Kurt catches the knife with his right hand and flicks open the blade. Cougan watches him curiously as Kurt slashes a little X into the top of the nipple and then inserts the tip of the blade into the tiny hole, coring it out. When Katharine returns, Kurt takes the bottle away from her, caps it, and shakes vigorously. Sitting down next to the calf, he grabs it by the neck and allows some of the colostrum to dribble onto the calf's tongue. Blackish placenta smears across the young man's shirt as he slips the nipple into the calf's mouth. The calf gags and regurgitates the milk into Kurt's lap. Soaked, Kurt smells like a mixture of chalk and eggs. He curses.

"You think he's too far gone?" Cougan asks.

"Nope. He just don't know how to suck yet. He'll get a taste for it in a second."

Kurt dribbles more of the milk into the calf's mouth. Instead of trying to make the calf nurse the bottle, he massages its throat, forcing it to swallow. He does this three times, and after the third attempt the calf gives a guttural cough as the milk slides down. Kurt puts the little bull in a headlock in order to keep its head elevated, and this time the calf offers a blind attack on the nipple, eventually sucking the milk.

When Kurt was a kid, before powdered milk and baby bottles were made for livestock, if a momma cow ever abandoned her calf, Kurt's grandfather would milk another cow, mix that milk with a raw egg, and use a kitchen funnel to pour the enriched liquid into a drenching bottle. A drenching bottle looked like a wine bottle but had a much longer neck. The old man would have Kurt tie a rope around the calf's neck and throw it over a rafter in order to elevate the calf's head. Then Kurt's grandfather would stick the long glass neck of the drenching bottle into the calf's mouth and down its throat, forcing it to swallow the thick milk.

It makes Kurt feel good to think about the days when his grandfather was still around, and everything was glistening and green as far as the eye could see. Kurt hugs the nursing calf in the headlock for quite a while. The little bull rubs its body up against the boy as he daydreams. Eventually the calf finds strength enough to bob its head a little, as if it were punching its mother's udder.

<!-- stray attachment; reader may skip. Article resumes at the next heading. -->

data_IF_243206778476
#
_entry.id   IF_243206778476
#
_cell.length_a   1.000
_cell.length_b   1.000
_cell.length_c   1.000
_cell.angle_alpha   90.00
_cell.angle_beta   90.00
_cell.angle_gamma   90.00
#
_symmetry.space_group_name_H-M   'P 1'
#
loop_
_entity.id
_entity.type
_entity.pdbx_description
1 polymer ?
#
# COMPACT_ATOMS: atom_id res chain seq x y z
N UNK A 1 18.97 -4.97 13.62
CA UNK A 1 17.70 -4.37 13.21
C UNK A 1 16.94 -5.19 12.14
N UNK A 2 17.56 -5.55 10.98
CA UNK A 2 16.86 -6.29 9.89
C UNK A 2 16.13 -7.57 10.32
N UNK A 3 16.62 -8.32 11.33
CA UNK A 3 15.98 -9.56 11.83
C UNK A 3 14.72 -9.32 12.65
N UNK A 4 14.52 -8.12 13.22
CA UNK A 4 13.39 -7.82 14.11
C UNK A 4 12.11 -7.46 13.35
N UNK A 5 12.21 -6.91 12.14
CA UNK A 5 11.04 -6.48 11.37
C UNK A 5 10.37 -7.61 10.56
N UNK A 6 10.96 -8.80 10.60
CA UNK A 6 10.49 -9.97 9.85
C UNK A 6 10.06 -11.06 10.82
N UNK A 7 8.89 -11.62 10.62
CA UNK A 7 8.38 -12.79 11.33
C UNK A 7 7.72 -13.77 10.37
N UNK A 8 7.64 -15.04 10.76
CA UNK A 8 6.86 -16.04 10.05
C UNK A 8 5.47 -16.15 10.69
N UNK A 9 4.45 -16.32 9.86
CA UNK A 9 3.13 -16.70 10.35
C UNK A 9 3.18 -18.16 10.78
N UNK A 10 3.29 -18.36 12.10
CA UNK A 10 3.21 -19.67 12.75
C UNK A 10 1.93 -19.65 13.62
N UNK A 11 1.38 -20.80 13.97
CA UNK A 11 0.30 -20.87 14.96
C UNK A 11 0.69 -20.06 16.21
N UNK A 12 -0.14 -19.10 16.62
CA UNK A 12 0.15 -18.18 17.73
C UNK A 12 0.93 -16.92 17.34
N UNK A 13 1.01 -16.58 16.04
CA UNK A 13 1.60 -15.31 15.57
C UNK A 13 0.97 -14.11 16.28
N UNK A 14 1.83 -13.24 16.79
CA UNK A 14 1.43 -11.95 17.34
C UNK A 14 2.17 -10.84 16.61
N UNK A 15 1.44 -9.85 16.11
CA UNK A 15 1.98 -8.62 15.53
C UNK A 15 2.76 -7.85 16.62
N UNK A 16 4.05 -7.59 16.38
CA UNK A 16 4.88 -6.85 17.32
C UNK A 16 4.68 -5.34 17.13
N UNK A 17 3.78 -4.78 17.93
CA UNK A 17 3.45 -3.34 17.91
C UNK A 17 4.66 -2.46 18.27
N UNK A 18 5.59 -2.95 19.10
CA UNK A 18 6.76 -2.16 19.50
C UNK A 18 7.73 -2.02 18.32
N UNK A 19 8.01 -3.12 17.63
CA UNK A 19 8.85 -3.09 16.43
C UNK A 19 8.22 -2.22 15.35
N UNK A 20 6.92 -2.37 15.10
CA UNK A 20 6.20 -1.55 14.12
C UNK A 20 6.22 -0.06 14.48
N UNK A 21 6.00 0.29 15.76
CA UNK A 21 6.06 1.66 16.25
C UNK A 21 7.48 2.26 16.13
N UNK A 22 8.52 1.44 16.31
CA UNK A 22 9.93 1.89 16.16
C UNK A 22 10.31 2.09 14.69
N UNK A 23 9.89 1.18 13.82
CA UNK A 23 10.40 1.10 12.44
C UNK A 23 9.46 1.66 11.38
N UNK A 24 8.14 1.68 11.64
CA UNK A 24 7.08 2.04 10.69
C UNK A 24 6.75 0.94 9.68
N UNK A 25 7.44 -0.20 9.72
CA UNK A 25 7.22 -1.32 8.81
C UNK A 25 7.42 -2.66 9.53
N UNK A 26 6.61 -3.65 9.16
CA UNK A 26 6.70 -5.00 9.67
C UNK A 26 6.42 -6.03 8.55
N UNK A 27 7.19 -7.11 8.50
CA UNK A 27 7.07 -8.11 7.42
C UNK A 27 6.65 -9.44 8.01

Kurt grins and pulls the bottle away. Katharine looks on in amazement. "Can I feed him?" she asks.

"Sure." Kurt nods, and asks her father to put her up on the tailgate. Kurt hands her the bottle. She stands on the tailgate, holding the bottle outward. Milk drips near her feet as Kurt picks up the calf and holds its face to the streaming nipple. Kurt starts to tell the little girl to tilt the bottle up high, so that the calf won't have any problem swallowing. Then he feels something move through the fingers on his good hand. He looks down to find several translucent worms, less than a quarter of an inch long, working their way through the caked-up corner of the calf's right eye. Kurt pulls the calf away from the nipple, flips it on its side, and brushes its eyes clean just in time to spot more mag-gots boiling up from the pink sores behind the eyelashes.

"Oh, hell."

"What's the matter?" Cougan asks.

"Man, your bull here's got the screwworms." Even when things were green, screwworms had been a problem for newborns. Screwworms are the larvae of blue-bellied blowflies, which lay their eggs in the wounded flesh of living animals. Kurt knows that some of the worms have probably already burrowed deep into the calf's body, and soon they will screw themselves into its vital organs and suck the life right out of it. In fact, with worms already on the calf's head, the maggots will most likely screw themselves into its brain and drive it completely mad before they exit back through its eyes. Kurt has never seen flies blow into the eyes before, although he has heard that they can blow inside the nose. Usually the flies lay their eggs in the navel of a newborn. This can be easily treated, by mixing kerosene and lard into a balm and applying it to the stomach. The kerosene kills the worms while the lard holds the chemical solution in place. But Kurt quickly realizes that putting kerosene on the sores around the calf's eyes will blind it.

"Look, uh, Mr. Cougan." Kurt weighs his words carefully, not wanting to upset the little girl. "You best leave Chester here with me. It'll probably be better if I take care of him myself."

"But, Daddy, you promised—you promised I could take care of him," the girl begs. "We need to take Chester back to Uncle Bill's with us. Please."

Cougan's eyes dart back and forth between Kurt and his daughter. "Actually, son, she's right. It ain't my calf to leave. It's my cousin's. He'll know what to do with him."

T-Willy attempts to intercede in Kurt's behalf. "I don't think you understand what the boy here is saying. That calf is in a lot of pain. It ain't going to get much better."

Cougan's eyes are fixed on Katharine, who is on the verge of tears.

Kurt lays the calf's head down on the tailgate to rest. "I'm telling you he's done for," he says. "There ain't no sense in dragging it out."

That does it. Katharine's face goes down into her hands, and she sobs.

Cougan puts his arm around her and cuts Kurt an evil look. "Well, son, why don't you let me be the judge of that." Then he whispers down to his daughter, "It's all right, honey. We'll take Chester home to Uncle Bill." Cougan cuddles the little girl, gently pressing her face into the swell of his broad stomach.

Kurt glances at the calf. The poor creature is shaking in pain, unable even to lick the yellow regurgitated milk off its nose. Kurt turns back to the rich oilman and his weeping daughter, her tears the only stain on his crisp, clean shirt. "Why, you silly son of a bitch."